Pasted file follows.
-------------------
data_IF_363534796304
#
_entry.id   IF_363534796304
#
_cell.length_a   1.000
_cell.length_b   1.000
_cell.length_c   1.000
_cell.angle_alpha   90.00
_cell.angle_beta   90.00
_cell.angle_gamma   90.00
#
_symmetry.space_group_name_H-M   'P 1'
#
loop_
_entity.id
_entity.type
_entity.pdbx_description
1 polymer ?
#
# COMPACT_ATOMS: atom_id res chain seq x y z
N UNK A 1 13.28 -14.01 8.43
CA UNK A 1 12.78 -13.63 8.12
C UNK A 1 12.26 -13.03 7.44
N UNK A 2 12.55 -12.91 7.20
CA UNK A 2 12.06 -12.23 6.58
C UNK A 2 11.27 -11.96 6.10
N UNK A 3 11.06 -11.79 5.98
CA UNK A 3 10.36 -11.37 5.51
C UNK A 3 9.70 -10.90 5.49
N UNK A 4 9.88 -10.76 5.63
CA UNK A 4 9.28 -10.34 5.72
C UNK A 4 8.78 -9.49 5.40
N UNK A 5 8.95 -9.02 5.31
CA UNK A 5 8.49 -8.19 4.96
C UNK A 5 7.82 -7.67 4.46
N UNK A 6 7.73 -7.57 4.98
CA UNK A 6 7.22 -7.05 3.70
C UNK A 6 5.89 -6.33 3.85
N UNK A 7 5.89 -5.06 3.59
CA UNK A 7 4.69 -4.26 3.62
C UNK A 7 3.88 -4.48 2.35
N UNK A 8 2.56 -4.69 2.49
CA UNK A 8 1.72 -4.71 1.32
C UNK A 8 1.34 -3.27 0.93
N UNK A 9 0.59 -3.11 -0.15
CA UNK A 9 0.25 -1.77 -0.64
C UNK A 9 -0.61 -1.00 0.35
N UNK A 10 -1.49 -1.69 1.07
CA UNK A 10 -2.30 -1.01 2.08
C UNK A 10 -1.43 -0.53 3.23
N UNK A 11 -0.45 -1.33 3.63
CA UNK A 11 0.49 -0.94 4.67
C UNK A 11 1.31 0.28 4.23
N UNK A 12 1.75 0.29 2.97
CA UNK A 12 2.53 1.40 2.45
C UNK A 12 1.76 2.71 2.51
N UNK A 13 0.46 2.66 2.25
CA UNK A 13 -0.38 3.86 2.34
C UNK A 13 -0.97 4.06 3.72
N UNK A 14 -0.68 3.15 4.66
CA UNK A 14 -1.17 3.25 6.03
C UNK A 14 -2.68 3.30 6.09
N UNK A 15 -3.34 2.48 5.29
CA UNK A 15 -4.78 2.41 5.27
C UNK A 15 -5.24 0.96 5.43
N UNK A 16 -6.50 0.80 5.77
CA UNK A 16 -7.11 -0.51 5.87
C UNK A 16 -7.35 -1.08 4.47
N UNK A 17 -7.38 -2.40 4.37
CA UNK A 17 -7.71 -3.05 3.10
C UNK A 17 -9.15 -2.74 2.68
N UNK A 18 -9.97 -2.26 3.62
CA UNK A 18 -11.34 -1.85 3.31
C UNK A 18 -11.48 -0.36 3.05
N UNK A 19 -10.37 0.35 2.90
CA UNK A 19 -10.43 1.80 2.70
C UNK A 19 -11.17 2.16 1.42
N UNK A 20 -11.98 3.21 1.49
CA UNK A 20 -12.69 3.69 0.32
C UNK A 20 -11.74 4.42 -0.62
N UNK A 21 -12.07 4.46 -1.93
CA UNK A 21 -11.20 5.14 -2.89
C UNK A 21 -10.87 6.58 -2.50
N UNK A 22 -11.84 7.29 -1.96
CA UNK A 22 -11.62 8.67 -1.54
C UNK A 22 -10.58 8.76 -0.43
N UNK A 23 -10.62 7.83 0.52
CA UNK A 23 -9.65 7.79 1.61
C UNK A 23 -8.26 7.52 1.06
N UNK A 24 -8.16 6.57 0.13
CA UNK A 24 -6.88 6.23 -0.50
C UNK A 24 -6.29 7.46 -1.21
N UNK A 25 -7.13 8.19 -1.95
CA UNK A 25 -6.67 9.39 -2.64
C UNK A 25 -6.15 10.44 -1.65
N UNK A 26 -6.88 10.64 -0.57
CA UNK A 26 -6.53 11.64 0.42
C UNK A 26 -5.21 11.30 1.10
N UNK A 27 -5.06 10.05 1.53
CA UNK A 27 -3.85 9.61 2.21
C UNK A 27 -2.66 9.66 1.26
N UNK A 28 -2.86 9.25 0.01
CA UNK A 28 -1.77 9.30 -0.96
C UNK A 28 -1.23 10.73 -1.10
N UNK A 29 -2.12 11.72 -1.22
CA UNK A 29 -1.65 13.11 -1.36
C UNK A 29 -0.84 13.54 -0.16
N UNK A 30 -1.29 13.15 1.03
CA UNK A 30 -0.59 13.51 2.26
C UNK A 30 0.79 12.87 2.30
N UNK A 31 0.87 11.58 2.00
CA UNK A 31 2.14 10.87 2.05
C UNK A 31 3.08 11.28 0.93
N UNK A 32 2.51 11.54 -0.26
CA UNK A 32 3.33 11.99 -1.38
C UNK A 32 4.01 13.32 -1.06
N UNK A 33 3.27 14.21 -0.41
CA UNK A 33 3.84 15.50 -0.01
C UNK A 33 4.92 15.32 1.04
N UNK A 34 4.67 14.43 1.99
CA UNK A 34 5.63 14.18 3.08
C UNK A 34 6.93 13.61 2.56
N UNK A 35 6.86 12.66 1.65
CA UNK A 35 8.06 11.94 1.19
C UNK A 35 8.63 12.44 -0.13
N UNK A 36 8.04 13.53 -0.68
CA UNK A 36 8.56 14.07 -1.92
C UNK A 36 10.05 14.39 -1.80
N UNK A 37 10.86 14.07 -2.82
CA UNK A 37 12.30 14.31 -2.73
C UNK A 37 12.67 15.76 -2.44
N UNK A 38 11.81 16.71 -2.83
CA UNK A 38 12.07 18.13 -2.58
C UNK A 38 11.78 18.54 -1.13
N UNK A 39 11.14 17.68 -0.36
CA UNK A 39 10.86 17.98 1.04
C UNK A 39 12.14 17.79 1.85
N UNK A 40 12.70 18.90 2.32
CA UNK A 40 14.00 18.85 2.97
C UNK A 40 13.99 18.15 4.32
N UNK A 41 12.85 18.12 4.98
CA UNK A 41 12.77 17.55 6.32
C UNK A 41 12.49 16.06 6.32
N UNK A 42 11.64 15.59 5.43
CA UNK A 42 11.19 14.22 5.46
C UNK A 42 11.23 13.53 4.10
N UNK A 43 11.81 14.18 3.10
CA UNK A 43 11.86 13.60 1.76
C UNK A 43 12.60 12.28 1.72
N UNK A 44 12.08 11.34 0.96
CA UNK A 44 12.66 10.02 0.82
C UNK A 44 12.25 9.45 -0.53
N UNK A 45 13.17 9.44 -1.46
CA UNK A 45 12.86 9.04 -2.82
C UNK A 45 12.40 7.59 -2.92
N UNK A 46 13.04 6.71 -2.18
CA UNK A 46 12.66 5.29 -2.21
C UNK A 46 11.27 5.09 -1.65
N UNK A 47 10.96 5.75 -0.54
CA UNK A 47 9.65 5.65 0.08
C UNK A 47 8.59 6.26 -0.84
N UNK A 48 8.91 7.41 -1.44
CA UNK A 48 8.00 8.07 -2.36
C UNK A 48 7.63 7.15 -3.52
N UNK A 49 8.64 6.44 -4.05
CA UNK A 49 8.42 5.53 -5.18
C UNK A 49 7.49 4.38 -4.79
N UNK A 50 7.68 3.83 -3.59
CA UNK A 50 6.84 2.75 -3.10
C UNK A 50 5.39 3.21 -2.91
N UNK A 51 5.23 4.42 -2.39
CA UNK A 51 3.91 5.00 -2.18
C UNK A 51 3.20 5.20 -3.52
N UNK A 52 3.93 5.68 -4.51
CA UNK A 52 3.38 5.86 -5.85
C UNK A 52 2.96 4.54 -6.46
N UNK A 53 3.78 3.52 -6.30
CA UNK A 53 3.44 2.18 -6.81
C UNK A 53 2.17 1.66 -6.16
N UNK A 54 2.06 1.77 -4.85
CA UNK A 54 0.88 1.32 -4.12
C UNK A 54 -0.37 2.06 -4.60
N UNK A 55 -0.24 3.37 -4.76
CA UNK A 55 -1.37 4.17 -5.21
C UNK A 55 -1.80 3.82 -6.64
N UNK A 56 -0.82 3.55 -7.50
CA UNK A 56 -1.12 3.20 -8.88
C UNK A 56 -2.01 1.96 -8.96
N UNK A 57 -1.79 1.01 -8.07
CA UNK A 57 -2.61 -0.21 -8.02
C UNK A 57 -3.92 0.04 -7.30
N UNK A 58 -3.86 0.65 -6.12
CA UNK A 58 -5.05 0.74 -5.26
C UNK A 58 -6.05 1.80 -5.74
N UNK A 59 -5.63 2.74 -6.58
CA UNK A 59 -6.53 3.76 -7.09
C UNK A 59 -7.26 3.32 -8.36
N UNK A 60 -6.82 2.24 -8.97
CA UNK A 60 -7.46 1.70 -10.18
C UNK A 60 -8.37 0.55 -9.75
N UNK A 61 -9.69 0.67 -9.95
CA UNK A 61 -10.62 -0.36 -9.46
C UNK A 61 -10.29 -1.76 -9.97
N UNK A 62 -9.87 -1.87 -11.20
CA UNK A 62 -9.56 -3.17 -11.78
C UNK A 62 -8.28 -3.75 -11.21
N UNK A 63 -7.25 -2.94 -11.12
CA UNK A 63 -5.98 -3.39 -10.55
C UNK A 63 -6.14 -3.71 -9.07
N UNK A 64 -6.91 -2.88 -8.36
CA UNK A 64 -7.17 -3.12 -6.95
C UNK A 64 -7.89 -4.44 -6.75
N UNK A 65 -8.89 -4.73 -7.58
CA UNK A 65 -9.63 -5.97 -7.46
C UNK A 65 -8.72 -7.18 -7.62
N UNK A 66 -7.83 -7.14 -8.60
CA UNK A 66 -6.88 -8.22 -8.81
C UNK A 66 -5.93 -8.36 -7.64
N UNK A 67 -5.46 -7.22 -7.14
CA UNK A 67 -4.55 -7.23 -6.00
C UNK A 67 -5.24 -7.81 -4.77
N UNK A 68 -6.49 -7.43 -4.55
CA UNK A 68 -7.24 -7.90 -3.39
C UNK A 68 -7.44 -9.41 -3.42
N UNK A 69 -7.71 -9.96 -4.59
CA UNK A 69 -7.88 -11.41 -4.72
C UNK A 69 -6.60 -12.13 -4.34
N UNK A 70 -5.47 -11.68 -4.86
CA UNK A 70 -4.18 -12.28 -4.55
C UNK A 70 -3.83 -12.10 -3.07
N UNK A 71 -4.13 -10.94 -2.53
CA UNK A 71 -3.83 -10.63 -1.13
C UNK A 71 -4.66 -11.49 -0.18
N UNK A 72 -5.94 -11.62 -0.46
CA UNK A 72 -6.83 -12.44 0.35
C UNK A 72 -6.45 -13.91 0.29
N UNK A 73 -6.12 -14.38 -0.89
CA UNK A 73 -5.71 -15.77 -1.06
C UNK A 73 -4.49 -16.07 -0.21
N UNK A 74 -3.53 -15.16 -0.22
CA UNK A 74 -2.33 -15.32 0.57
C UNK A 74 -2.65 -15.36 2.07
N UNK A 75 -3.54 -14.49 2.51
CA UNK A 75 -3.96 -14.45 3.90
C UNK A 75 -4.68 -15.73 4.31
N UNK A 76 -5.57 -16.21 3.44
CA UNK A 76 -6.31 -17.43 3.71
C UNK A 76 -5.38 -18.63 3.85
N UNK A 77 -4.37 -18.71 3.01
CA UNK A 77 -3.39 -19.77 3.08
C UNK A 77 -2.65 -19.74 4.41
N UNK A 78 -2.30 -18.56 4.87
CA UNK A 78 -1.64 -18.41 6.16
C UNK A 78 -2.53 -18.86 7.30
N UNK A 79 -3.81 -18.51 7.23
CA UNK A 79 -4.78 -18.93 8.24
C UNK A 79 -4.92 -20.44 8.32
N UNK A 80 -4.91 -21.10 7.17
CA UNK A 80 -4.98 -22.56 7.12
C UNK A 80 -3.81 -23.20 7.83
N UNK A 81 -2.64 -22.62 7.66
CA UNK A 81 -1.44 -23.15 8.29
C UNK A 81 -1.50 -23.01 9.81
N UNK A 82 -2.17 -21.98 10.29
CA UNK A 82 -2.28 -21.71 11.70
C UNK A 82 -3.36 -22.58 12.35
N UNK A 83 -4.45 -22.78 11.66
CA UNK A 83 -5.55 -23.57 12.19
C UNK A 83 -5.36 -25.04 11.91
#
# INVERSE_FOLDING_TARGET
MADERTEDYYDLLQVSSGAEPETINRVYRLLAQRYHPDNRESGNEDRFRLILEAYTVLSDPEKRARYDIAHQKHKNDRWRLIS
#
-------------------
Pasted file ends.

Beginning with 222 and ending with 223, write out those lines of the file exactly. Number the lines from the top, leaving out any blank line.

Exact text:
N UNK A 68 -6.49 -7.43 -4.55
CA UNK A 68 -7.24 -7.90 -3.39